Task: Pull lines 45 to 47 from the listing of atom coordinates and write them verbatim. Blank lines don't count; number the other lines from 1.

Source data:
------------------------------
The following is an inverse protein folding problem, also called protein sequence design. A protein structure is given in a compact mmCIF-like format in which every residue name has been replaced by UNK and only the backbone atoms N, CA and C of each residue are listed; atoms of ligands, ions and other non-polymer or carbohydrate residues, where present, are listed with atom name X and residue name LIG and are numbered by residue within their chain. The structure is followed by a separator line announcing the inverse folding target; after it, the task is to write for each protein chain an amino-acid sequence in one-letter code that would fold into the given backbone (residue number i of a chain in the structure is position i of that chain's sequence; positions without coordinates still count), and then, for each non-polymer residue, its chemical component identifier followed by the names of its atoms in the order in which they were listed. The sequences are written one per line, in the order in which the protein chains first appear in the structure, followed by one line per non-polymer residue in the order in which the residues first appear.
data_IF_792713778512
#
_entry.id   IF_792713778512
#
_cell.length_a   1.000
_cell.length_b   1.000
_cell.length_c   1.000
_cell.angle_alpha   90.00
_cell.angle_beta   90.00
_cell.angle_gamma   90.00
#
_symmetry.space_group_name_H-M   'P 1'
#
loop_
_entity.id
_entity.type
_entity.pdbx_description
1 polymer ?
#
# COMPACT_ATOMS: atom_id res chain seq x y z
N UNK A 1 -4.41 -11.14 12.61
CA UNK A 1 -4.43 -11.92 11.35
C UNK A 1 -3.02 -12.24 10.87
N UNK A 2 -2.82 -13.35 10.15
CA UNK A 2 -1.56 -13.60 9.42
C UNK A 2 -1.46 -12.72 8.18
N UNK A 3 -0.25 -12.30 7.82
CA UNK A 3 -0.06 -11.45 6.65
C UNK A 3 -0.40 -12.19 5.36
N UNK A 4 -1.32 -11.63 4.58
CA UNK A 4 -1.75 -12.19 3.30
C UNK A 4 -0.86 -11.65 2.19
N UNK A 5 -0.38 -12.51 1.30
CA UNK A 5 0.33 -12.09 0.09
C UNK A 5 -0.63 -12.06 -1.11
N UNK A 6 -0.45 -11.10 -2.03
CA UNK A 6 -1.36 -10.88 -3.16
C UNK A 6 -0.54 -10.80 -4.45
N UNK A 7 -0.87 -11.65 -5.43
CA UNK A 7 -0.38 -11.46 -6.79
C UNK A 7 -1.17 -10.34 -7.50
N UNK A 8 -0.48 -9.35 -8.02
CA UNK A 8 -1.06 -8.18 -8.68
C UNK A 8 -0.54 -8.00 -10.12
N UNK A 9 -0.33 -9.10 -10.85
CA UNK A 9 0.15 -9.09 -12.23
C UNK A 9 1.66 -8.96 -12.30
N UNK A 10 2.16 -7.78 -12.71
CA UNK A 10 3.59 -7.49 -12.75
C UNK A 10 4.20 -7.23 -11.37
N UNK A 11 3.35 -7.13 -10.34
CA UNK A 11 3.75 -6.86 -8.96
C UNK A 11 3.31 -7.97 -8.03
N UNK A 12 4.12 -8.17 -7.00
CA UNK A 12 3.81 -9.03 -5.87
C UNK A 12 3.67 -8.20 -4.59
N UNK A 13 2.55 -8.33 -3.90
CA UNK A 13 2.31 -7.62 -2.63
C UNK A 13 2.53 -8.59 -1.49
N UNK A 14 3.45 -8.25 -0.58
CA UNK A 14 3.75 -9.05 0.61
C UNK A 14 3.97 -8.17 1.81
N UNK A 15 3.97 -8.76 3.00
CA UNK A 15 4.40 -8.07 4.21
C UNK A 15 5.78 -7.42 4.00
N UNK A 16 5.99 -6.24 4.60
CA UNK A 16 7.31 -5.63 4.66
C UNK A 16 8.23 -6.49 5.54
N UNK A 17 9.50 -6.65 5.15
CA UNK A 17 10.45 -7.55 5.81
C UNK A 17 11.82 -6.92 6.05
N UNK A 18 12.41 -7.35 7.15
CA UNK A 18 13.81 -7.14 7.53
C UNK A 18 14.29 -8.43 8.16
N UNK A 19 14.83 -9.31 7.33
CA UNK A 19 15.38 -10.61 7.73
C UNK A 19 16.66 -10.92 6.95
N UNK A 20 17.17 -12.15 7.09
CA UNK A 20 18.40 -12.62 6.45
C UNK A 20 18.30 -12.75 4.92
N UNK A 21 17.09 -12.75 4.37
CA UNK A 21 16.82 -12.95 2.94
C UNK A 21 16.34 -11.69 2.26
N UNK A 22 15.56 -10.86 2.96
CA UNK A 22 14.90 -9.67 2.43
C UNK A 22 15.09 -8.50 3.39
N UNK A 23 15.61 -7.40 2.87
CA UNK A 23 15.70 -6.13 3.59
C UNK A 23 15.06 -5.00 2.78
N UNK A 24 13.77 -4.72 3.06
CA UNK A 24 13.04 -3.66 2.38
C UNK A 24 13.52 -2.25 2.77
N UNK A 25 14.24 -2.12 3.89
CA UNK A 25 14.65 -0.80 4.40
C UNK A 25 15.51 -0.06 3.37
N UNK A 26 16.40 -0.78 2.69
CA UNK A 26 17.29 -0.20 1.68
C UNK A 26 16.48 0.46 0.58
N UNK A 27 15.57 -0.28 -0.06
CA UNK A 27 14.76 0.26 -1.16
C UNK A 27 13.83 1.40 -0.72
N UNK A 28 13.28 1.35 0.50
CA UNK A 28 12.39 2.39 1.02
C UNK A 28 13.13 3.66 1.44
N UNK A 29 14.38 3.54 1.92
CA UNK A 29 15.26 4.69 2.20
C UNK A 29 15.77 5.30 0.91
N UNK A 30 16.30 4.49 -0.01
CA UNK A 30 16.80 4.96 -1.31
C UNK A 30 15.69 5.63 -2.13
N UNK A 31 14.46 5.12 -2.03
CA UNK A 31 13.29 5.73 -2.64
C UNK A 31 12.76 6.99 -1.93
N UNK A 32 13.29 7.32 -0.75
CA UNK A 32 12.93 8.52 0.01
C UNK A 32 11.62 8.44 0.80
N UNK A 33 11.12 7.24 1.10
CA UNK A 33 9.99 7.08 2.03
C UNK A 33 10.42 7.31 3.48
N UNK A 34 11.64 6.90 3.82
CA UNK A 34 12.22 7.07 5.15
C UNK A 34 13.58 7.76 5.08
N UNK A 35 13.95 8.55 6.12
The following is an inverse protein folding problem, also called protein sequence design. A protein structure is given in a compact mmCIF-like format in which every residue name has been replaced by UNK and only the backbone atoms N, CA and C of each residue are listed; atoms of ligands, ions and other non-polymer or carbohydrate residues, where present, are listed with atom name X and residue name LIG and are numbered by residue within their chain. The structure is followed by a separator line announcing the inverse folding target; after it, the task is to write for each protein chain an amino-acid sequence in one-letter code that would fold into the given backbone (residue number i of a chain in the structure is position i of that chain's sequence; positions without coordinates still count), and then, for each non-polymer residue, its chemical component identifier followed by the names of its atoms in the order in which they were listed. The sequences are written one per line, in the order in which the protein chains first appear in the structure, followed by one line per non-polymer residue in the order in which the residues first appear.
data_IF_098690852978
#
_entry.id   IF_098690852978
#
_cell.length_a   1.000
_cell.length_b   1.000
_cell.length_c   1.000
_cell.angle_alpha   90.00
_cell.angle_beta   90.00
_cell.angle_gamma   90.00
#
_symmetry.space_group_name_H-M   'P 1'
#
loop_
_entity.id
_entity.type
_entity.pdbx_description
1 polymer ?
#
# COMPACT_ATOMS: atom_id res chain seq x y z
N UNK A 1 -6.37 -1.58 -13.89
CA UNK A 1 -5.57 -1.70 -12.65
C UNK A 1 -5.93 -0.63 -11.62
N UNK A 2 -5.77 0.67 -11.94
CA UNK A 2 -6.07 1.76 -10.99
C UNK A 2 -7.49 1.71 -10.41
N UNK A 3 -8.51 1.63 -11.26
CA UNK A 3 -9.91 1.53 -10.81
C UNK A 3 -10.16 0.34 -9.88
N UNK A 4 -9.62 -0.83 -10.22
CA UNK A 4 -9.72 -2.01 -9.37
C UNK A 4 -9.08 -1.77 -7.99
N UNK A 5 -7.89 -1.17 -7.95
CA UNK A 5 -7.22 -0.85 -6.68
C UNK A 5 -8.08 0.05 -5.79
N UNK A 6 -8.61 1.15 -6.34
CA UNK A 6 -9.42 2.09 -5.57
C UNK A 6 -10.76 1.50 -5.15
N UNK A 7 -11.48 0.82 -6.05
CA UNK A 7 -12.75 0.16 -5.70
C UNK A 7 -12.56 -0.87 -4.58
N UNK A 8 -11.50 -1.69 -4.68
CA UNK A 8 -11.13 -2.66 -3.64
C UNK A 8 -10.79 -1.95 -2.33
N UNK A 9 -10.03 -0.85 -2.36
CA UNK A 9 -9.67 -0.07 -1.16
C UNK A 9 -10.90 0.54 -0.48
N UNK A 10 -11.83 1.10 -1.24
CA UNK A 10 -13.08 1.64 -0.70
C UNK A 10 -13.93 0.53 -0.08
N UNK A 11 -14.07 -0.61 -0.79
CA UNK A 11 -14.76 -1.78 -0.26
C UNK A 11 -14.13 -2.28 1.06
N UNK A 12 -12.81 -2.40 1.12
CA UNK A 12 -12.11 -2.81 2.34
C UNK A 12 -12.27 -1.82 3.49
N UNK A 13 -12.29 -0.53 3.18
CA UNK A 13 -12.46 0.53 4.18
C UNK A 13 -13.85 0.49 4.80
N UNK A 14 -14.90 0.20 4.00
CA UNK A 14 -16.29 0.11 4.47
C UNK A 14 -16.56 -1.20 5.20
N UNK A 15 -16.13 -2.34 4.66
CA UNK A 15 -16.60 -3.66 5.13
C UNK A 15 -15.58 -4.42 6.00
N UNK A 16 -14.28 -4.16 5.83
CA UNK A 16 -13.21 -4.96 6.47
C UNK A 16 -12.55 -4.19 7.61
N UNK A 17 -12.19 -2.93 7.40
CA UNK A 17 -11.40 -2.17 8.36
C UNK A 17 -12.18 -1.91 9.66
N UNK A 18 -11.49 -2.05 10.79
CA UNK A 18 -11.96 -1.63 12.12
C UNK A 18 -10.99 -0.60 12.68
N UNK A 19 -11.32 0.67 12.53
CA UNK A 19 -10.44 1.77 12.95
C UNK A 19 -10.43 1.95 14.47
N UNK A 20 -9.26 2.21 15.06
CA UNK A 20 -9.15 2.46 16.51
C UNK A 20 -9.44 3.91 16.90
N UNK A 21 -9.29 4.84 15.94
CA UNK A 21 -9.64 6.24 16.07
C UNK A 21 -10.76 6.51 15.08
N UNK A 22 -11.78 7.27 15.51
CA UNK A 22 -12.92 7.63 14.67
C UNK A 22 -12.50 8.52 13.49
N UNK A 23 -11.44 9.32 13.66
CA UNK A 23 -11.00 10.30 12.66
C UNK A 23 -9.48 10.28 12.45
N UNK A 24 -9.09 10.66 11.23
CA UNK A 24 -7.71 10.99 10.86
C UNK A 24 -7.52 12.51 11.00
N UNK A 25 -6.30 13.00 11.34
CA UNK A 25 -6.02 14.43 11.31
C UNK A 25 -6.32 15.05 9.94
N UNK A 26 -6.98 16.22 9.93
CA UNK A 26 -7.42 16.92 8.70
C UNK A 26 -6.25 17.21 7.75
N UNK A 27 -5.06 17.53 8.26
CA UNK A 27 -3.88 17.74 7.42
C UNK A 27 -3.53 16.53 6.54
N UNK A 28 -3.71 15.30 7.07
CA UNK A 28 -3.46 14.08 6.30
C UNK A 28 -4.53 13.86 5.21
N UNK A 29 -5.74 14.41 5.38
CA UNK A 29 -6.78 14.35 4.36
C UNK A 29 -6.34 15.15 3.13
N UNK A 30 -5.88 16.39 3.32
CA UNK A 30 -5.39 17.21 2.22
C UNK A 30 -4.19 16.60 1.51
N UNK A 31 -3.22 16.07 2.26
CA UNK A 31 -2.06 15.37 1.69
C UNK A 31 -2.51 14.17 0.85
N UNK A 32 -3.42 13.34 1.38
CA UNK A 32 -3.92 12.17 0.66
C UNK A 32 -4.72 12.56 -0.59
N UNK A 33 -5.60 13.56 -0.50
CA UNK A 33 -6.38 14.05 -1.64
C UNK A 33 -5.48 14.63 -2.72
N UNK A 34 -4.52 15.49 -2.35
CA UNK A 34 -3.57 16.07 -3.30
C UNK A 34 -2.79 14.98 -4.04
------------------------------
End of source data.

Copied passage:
C UNK A 8 -0.54 -8.00 -10.12
N UNK A 9 -0.33 -9.10 -10.85
CA UNK A 9 0.15 -9.09 -12.23